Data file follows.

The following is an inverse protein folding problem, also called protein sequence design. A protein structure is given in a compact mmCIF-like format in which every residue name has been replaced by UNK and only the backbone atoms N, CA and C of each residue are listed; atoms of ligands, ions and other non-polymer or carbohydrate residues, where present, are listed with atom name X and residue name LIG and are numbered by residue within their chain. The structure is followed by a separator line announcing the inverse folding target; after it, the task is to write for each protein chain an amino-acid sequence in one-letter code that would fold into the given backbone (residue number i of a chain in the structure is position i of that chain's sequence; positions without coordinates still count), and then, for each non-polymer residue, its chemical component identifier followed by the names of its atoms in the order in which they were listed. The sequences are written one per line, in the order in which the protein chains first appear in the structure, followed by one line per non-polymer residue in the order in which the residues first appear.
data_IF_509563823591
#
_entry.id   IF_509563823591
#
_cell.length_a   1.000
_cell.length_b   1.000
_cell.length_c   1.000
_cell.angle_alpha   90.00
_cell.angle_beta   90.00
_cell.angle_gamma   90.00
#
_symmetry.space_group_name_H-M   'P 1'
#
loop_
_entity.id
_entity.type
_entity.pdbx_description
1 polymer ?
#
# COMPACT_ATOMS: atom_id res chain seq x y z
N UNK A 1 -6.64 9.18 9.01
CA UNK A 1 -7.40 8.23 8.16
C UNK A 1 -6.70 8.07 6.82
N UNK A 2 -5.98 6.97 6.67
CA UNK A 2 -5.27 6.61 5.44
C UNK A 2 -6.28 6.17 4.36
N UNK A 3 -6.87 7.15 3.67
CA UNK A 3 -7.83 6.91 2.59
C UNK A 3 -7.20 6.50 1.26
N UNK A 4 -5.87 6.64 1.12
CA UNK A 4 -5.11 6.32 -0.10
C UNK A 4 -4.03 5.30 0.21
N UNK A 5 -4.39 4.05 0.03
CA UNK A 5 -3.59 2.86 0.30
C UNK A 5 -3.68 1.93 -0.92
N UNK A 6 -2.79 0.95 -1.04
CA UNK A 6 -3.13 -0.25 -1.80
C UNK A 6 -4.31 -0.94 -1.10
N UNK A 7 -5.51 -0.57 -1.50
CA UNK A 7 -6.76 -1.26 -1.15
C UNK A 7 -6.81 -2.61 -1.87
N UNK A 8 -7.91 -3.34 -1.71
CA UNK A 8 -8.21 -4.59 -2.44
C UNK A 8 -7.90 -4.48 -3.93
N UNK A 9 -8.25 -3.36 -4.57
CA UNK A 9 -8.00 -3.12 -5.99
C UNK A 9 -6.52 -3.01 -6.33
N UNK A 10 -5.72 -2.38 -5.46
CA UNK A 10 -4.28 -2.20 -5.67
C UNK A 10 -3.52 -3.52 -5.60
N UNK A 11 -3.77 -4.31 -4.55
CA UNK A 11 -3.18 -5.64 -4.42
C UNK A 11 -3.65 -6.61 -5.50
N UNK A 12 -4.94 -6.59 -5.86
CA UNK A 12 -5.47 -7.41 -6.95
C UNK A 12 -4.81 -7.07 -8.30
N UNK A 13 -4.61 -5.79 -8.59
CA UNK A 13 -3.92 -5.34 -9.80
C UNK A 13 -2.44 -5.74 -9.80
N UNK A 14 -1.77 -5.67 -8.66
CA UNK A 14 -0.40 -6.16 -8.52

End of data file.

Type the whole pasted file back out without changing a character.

The following is an inverse protein folding problem, also called protein sequence design. A protein structure is given in a compact mmCIF-like format in which every residue name has been replaced by UNK and only the backbone atoms N, CA and C of each residue are listed; atoms of ligands, ions and other non-polymer or carbohydrate residues, where present, are listed with atom name X and residue name LIG and are numbered by residue within their chain. The structure is followed by a separator line announcing the inverse folding target; after it, the task is to write for each protein chain an amino-acid sequence in one-letter code that would fold into the given backbone (residue number i of a chain in the structure is position i of that chain's sequence; positions without coordinates still count), and then, for each non-polymer residue, its chemical component identifier followed by the names of its atoms in the order in which they were listed. The sequences are written one per line, in the order in which the protein chains first appear in the structure, followed by one line per non-polymer residue in the order in which the residues first appear.
data_IF_509563823591
#
_entry.id   IF_509563823591
#
_cell.length_a   1.000
_cell.length_b   1.000
_cell.length_c   1.000
_cell.angle_alpha   90.00
_cell.angle_beta   90.00
_cell.angle_gamma   90.00
#
_symmetry.space_group_name_H-M   'P 1'
#
loop_
_entity.id
_entity.type
_entity.pdbx_description
1 polymer ?
#
# COMPACT_ATOMS: atom_id res chain seq x y z
N UNK A 1 -6.64 9.18 9.01
CA UNK A 1 -7.40 8.23 8.16
C UNK A 1 -6.70 8.07 6.82
N UNK A 2 -5.98 6.97 6.67
CA UNK A 2 -5.27 6.61 5.44
C UNK A 2 -6.28 6.17 4.36
N UNK A 3 -6.87 7.15 3.67
CA UNK A 3 -7.83 6.91 2.59
C UNK A 3 -7.20 6.50 1.26
N UNK A 4 -5.87 6.64 1.12
CA UNK A 4 -5.11 6.32 -0.10
C UNK A 4 -4.03 5.30 0.21
N UNK A 5 -4.39 4.05 0.03
CA UNK A 5 -3.59 2.86 0.30
C UNK A 5 -3.68 1.93 -0.92
N UNK A 6 -2.79 0.95 -1.04
CA UNK A 6 -3.13 -0.25 -1.80
C UNK A 6 -4.31 -0.94 -1.10
N UNK A 7 -5.51 -0.57 -1.50
CA UNK A 7 -6.76 -1.26 -1.15
C UNK A 7 -6.81 -2.61 -1.87
N UNK A 8 -7.91 -3.34 -1.71
CA UNK A 8 -8.21 -4.59 -2.44
C UNK A 8 -7.90 -4.48 -3.93
N UNK A 9 -8.25 -3.36 -4.57
CA UNK A 9 -8.00 -3.12 -5.99
C UNK A 9 -6.52 -3.01 -6.33
N UNK A 10 -5.72 -2.38 -5.46
CA UNK A 10 -4.28 -2.20 -5.67
C UNK A 10 -3.52 -3.52 -5.60
N UNK A 11 -3.77 -4.31 -4.55
CA UNK A 11 -3.18 -5.64 -4.42
C UNK A 11 -3.65 -6.61 -5.50
N UNK A 12 -4.94 -6.59 -5.86
CA UNK A 12 -5.47 -7.41 -6.95
C UNK A 12 -4.81 -7.07 -8.30
N UNK A 13 -4.61 -5.79 -8.59
CA UNK A 13 -3.92 -5.34 -9.80
C UNK A 13 -2.44 -5.74 -9.80
N UNK A 14 -1.77 -5.67 -8.66
CA UNK A 14 -0.40 -6.16 -8.52